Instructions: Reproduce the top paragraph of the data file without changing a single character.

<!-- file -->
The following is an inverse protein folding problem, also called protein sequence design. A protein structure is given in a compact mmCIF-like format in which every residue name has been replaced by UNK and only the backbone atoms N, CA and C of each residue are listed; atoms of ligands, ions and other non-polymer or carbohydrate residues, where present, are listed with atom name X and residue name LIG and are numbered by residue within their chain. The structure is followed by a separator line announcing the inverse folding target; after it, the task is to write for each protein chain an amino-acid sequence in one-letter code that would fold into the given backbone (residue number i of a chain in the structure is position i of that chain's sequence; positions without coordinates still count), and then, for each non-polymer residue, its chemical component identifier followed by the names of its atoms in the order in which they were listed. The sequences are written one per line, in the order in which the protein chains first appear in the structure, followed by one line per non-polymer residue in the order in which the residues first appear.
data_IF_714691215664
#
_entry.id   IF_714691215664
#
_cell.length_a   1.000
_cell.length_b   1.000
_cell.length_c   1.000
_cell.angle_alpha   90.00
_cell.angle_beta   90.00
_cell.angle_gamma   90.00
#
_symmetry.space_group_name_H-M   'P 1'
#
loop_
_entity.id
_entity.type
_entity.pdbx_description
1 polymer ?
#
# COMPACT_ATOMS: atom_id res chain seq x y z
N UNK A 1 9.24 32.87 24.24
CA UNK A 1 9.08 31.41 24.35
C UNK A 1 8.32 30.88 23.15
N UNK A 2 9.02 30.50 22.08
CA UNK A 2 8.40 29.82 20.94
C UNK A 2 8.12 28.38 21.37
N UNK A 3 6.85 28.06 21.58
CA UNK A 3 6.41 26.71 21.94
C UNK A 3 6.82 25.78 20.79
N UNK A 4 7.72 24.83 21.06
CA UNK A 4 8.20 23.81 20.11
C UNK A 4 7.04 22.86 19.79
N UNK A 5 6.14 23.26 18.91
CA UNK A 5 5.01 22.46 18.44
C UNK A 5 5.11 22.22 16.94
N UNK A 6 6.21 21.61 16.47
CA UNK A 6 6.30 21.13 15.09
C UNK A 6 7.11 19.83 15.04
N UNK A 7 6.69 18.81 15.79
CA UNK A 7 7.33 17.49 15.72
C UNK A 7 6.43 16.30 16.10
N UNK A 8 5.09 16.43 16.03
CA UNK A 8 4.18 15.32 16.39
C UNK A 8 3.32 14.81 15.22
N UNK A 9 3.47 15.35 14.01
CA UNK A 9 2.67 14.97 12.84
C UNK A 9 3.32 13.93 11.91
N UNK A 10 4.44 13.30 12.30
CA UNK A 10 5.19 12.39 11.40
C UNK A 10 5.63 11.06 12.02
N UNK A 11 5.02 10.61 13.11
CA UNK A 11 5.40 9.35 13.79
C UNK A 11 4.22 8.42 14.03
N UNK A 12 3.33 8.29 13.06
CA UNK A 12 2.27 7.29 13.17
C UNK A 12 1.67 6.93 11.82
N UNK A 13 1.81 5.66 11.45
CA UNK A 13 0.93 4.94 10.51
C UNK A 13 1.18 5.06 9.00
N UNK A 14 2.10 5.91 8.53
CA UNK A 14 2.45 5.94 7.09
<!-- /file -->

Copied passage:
The following is an inverse protein folding problem, also called protein sequence design. A protein structure is given in a compact mmCIF-like format in which every residue name has been replaced by UNK and only the backbone atoms N, CA and C of each residue are listed; atoms of ligands, ions and other non-polymer or carbohydrate residues, where present, are listed with atom name X and residue name LIG and are numbered by residue within their chain. The structure is followed by a separator line announcing the inverse folding target; after it, the task is to write for each protein chain an amino-acid sequence in one-letter code that would fold into the given backbone (residue number i of a chain in the structure is position i of that chain's sequence; positions without coordinates still count), and then, for each non-polymer residue, its chemical component identifier followed by the names of its atoms in the order in which they were listed. The sequences are written one per line, in the order in which the protein chains first appear in the structure, followed by one line per non-polymer residue in the order in which the residues first appear.